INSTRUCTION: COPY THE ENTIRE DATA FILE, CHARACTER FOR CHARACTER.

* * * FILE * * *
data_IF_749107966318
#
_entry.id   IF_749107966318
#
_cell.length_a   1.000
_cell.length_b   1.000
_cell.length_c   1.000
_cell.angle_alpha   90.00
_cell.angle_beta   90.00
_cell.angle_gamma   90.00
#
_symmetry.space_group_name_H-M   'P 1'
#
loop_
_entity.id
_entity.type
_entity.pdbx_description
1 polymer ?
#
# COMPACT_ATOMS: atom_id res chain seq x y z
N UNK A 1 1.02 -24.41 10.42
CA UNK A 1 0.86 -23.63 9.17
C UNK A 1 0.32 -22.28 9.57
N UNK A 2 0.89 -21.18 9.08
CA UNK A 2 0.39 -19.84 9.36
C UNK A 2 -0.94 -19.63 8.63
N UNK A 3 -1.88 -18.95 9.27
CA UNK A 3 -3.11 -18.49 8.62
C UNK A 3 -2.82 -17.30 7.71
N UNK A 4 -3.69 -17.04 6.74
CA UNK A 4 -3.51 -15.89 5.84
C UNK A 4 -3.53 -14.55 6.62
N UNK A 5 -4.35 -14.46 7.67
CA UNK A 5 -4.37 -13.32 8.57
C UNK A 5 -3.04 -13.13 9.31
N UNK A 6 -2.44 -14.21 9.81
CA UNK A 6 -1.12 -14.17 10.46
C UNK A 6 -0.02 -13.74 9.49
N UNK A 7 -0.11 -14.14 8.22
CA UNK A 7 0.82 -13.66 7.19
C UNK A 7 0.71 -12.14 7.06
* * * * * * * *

data_IF_749107966318
#
_entry.id   IF_749107966318
#
_cell.length_a   1.000
_cell.length_b   1.000
_cell.length_c   1.000
_cell.angle_alpha   90.00
_cell.angle_beta   90.00
_cell.angle_gamma   90.00
#
_symmetry.space_group_name_H-M   'P 1'
#
loop_
_entity.id
_entity.type
_entity.pdbx_description
1 polymer ?
#
# COMPACT_ATOMS: atom_id res chain seq x y z
N UNK A 1 1.02 -24.41 10.42
CA UNK A 1 0.86 -23.63 9.17
C UNK A 1 0.32 -22.28 9.57
N UNK A 2 0.89 -21.18 9.08
CA UNK A 2 0.39 -19.84 9.36
C UNK A 2 -0.94 -19.63 8.63
N UNK A 3 -1.88 -18.95 9.27
CA UNK A 3 -3.11 -18.49 8.62
C UNK A 3 -2.82 -17.30 7.71
N UNK A 4 -3.69 -17.04 6.74
CA UNK A 4 -3.51 -15.89 5.84
C UNK A 4 -3.53 -14.55 6.62
N UNK A 5 -4.35 -14.46 7.67
CA UNK A 5 -4.37 -13.32 8.57
C UNK A 5 -3.04 -13.13 9.31
N UNK A 6 -2.44 -14.21 9.81
CA UNK A 6 -1.12 -14.17 10.46
C UNK A 6 -0.02 -13.74 9.49
N UNK A 7 -0.11 -14.14 8.22
CA UNK A 7 0.82 -13.66 7.19
C UNK A 7 0.71 -12.14 7.06